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  • Profile picture of the author gjabiz
    Good copywriters have very nice condos and a nice table top wine collection.
    Good marketers have mansions and a wine cellar.

    Except for a few like Max50.
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    • Profile picture of the author Bruce Wedding
      Originally Posted by gjabiz View Post

      Good copywriters have very nice condos and a nice table top wine collection.
      Good marketers have mansions and a wine cellar.

      Except for a few like Max50.
      Actually, most of the "mansion living" marketers are great copywriters. For example: Frank Kern, Dan Kennedy, Yanik Silver, John Reese, Perry Marshall, Eric Louviere, Jason Fladlien, Ryan Deiss, etc
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    • Profile picture of the author Mark Pescetti
      Originally Posted by gjabiz View Post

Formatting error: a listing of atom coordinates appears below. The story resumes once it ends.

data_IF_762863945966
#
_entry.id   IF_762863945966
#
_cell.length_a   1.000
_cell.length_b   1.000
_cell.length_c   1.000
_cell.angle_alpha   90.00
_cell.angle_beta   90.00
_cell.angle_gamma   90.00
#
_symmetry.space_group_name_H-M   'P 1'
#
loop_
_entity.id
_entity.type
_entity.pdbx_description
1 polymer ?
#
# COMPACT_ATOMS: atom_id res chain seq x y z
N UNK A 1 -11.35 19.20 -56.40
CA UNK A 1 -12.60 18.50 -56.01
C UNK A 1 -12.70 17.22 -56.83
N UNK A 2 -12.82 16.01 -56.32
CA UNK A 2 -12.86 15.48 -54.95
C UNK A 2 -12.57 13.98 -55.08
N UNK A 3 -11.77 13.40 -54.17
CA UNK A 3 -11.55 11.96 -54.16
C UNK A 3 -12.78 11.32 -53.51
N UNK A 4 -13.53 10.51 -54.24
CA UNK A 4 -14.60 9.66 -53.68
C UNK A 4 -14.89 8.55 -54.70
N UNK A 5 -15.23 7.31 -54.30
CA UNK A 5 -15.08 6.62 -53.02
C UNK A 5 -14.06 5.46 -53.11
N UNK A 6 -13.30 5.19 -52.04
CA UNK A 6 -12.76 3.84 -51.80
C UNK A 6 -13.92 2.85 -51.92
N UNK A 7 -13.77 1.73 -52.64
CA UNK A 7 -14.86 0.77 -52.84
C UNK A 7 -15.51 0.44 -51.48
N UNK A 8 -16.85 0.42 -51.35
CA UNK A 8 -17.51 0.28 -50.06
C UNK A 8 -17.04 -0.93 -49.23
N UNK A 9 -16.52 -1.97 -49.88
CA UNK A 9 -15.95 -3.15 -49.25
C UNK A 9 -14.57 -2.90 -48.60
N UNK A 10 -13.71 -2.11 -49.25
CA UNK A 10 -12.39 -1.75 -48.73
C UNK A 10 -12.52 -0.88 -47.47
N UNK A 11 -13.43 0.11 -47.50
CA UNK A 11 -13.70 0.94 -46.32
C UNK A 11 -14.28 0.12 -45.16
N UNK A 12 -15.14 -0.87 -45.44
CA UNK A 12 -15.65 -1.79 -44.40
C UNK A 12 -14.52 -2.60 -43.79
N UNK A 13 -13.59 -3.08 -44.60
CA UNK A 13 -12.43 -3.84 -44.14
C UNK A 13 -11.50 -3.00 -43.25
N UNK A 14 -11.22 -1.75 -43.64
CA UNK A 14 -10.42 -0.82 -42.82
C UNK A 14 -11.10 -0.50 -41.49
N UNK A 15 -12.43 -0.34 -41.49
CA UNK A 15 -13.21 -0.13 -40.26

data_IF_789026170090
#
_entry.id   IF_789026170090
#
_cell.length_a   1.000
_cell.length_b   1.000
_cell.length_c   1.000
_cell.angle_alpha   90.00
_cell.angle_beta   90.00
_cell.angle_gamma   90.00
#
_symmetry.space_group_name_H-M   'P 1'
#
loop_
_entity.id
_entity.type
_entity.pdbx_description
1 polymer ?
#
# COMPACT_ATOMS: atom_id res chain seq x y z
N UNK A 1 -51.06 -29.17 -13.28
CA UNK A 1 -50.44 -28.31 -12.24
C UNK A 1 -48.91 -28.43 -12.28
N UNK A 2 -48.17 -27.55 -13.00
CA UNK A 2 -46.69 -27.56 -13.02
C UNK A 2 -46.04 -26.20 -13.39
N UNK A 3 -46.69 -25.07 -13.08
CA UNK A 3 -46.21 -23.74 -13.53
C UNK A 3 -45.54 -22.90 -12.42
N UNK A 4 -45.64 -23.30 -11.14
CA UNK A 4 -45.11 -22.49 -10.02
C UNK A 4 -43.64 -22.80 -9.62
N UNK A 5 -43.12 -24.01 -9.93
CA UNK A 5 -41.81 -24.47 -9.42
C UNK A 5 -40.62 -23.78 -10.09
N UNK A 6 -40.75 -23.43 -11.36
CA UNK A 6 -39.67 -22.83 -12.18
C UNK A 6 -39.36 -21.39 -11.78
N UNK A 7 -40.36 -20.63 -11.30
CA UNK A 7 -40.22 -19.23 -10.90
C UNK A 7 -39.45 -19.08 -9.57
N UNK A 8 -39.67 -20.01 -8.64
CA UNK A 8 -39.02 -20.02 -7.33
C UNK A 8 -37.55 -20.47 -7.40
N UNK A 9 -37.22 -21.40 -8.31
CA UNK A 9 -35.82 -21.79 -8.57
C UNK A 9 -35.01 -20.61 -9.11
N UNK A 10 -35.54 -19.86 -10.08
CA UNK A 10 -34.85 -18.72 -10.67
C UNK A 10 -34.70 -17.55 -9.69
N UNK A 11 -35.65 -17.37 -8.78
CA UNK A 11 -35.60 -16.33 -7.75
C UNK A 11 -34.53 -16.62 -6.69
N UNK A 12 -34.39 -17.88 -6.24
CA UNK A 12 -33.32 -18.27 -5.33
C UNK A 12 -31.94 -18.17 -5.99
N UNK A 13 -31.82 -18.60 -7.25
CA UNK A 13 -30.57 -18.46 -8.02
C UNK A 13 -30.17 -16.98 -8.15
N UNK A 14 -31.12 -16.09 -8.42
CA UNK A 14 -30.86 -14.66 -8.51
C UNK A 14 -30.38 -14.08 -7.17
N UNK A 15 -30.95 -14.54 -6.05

Good copywriters have very nice condos and a nice table top wine collection.
      Good marketers have mansions and a wine cellar.

      Except for a few like Max50.
      I didn't receive this memo...
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  • Profile picture of the author Raydal
    My transmission guy tells me that the most important
    thing to make my car run well is to use the right
    transmission fluid and don't abuse the transmission
    by towing overweight loads.

    My tire guy says that the most important thing for
    a comfortable ride is to have properly inflated tires,
    well aligned and not worn down.

    My oil and lube guy tells me that I should change my
    oil every 3,000 miles and use the best quality oil.
    In this way the car would last me a lifetime.

    My exhaust guy tells me that I should wash the car
    under-body often during the winter months because
    of all that salt on the road.